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DA Scraps LIRR Copper Wire Thieves

Bethpage residents among 17 charged 

Nassau County District Attorney Kathleen Rice announced on Jan. 25 that a grand jury indictment charged 17 people for stealing more than $250,000 worth of copper wire belonging to the Long Island Railroad (LIRR), selling it to a scrap yard and keeping the cash. 

Christopher Callesano, 31, of Bethpage, is charged with two counts each of Conspiracy in the Fourth and Fifth Degrees, Grand Larceny in the Fourth Degree, Criminal Possession of Stolen Property in the Fourth Degree, and Theft of Services. He faces up to four years in prison if convicted.

Michael Campbell, 33, of Bethpage, is charged with six counts of Conspiracy in the Fifth Degree and Theft of Services. He faces up to one year in jail if convicted.

The DA noted that between Jan. 1, 2010 and Jan. 10, 2013, 17 people conspired to steal copper wire from the LIRR, 15 of which were employees of the railroad. The employees are part of Work Gangs 30, 31, and 33 in the railroads communications department where they maintain railroad yard signal systems and the two non-employees charged were acquaintances of work gang members.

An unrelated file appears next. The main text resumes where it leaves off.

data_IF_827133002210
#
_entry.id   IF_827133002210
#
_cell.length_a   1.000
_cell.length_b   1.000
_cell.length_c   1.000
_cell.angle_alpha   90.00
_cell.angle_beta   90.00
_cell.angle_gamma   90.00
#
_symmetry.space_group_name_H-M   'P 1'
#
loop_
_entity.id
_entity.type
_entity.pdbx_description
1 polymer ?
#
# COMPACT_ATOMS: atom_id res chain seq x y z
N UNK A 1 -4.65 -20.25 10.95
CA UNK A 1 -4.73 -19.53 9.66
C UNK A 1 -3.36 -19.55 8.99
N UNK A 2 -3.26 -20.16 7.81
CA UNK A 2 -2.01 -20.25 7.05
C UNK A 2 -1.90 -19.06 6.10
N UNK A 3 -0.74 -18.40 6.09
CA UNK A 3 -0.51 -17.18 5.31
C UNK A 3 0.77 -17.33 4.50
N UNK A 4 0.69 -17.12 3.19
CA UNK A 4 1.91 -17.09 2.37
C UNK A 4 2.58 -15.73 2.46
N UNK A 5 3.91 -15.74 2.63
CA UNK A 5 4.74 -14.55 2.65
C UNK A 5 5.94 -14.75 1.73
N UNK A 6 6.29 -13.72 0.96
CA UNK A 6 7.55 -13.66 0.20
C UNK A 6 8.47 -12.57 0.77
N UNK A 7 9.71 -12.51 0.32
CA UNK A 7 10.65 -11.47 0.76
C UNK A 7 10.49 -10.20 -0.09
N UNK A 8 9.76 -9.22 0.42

A Metropolitan Transportation Authority (MTA) Inspector General’s investigation revealed that the defendants would steal new and used copper wire stored in railroad yards, often while on duty, and use LIRR trucks to transport the wire to their own personal vehicle, according to Rice. From there, they sold the stolen wire to Two Brother’s Scrap Metal in Farmingdale (for a total of $253,694), the DA noted. The defendants used the drivers’ license of a non-employee for the majority of sales to the scrap yard and divided proceeds among others on their work gang, Rice explained. 

Defendants would steal brand-new spools of wire, cut sections off the spools, or steal discarded copper wire the LIRR was gathering to sell for scrap and the price the defendants received was based on whether the wire was new or used, if it contained lead and if the surrounding plastic coating had been stripped away, Rice noted.